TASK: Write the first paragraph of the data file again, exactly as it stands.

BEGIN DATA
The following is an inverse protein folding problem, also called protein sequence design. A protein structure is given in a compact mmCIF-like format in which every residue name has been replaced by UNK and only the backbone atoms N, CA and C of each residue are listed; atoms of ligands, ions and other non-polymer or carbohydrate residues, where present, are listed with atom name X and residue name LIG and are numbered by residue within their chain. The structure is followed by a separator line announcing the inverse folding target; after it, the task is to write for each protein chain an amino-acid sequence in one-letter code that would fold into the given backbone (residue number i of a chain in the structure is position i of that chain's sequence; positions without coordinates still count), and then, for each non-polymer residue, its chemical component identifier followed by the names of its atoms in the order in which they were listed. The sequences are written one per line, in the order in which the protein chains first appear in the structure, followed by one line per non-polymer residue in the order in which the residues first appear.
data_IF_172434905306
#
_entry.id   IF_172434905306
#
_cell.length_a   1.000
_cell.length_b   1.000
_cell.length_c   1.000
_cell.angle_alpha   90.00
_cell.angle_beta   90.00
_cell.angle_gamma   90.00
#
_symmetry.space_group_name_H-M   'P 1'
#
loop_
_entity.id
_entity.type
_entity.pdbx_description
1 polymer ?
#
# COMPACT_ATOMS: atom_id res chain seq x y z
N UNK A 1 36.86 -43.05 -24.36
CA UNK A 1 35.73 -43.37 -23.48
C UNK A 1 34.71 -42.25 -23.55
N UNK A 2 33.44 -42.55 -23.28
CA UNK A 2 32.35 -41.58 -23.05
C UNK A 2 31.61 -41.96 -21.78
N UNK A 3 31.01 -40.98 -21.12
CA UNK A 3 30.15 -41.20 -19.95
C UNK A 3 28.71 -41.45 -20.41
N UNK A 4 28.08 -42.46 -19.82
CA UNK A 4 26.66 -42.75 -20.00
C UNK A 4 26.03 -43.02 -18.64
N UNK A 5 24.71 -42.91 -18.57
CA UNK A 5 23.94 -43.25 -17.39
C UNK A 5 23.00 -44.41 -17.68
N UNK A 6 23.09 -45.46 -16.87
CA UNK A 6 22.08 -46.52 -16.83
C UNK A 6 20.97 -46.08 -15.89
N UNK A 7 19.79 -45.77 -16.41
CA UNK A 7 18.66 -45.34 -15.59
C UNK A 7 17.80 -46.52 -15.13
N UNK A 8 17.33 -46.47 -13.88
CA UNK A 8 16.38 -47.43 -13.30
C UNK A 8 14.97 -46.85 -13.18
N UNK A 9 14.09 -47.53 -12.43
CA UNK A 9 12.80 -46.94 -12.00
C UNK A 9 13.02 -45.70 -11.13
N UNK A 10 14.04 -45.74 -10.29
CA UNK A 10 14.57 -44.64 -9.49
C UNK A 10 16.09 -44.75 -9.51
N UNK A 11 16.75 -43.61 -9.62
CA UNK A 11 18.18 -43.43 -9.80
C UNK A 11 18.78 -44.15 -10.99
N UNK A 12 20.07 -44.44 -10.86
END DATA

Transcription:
The following is an inverse protein folding problem, also called protein sequence design. A protein structure is given in a compact mmCIF-like format in which every residue name has been replaced by UNK and only the backbone atoms N, CA and C of each residue are listed; atoms of ligands, ions and other non-polymer or carbohydrate residues, where present, are listed with atom name X and residue name LIG and are numbered by residue within their chain. The structure is followed by a separator line announcing the inverse folding target; after it, the task is to write for each protein chain an amino-acid sequence in one-letter code that would fold into the given backbone (residue number i of a chain in the structure is position i of that chain's sequence; positions without coordinates still count), and then, for each non-polymer residue, its chemical component identifier followed by the names of its atoms in the order in which they were listed. The sequences are written one per line, in the order in which the protein chains first appear in the structure, followed by one line per non-polymer residue in the order in which the residues first appear.